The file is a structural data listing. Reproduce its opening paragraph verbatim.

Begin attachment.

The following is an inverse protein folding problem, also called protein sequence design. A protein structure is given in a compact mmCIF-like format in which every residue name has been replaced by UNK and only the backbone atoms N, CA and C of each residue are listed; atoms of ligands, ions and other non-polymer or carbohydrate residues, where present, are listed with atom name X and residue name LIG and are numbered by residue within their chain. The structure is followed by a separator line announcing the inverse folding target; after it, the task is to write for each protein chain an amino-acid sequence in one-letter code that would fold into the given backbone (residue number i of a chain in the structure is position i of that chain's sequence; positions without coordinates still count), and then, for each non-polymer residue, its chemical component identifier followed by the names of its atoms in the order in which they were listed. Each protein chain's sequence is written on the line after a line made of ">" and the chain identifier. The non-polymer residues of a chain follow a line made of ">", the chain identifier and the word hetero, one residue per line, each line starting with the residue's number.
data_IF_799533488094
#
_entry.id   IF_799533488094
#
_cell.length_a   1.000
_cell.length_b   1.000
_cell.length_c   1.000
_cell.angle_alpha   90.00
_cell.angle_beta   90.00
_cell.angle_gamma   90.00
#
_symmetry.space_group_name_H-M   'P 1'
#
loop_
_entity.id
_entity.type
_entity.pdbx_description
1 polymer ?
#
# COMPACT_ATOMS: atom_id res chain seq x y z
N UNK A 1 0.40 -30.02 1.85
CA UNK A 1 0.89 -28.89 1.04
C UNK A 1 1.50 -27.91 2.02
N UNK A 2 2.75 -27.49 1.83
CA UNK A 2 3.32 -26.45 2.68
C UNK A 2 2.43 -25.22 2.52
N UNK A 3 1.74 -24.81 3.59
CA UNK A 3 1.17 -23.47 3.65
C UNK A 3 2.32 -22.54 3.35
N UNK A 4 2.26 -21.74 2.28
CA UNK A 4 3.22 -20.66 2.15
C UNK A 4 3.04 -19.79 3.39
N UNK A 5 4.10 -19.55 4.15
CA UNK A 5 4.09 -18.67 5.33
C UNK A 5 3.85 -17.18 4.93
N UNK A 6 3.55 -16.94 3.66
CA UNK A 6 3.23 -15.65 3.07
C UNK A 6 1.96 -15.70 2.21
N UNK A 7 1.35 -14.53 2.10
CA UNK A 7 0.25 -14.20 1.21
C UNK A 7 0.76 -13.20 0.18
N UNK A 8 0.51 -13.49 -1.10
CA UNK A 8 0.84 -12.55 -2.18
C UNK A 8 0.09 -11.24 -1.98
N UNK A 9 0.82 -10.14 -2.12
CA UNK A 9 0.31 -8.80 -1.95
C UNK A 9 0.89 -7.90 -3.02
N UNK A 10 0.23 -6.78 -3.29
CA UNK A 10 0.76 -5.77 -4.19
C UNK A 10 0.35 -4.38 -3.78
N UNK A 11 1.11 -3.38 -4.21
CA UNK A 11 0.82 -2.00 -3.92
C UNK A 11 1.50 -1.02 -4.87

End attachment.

The following is an inverse protein folding problem, also called protein sequence design. A protein structure is given in a compact mmCIF-like format in which every residue name has been replaced by UNK and only the backbone atoms N, CA and C of each residue are listed; atoms of ligands, ions and other non-polymer or carbohydrate residues, where present, are listed with atom name X and residue name LIG and are numbered by residue within their chain. The structure is followed by a separator line announcing the inverse folding target; after it, the task is to write for each protein chain an amino-acid sequence in one-letter code that would fold into the given backbone (residue number i of a chain in the structure is position i of that chain's sequence; positions without coordinates still count), and then, for each non-polymer residue, its chemical component identifier followed by the names of its atoms in the order in which they were listed. Each protein chain's sequence is written on the line after a line made of ">" and the chain identifier. The non-polymer residues of a chain follow a line made of ">", the chain identifier and the word hetero, one residue per line, each line starting with the residue's number.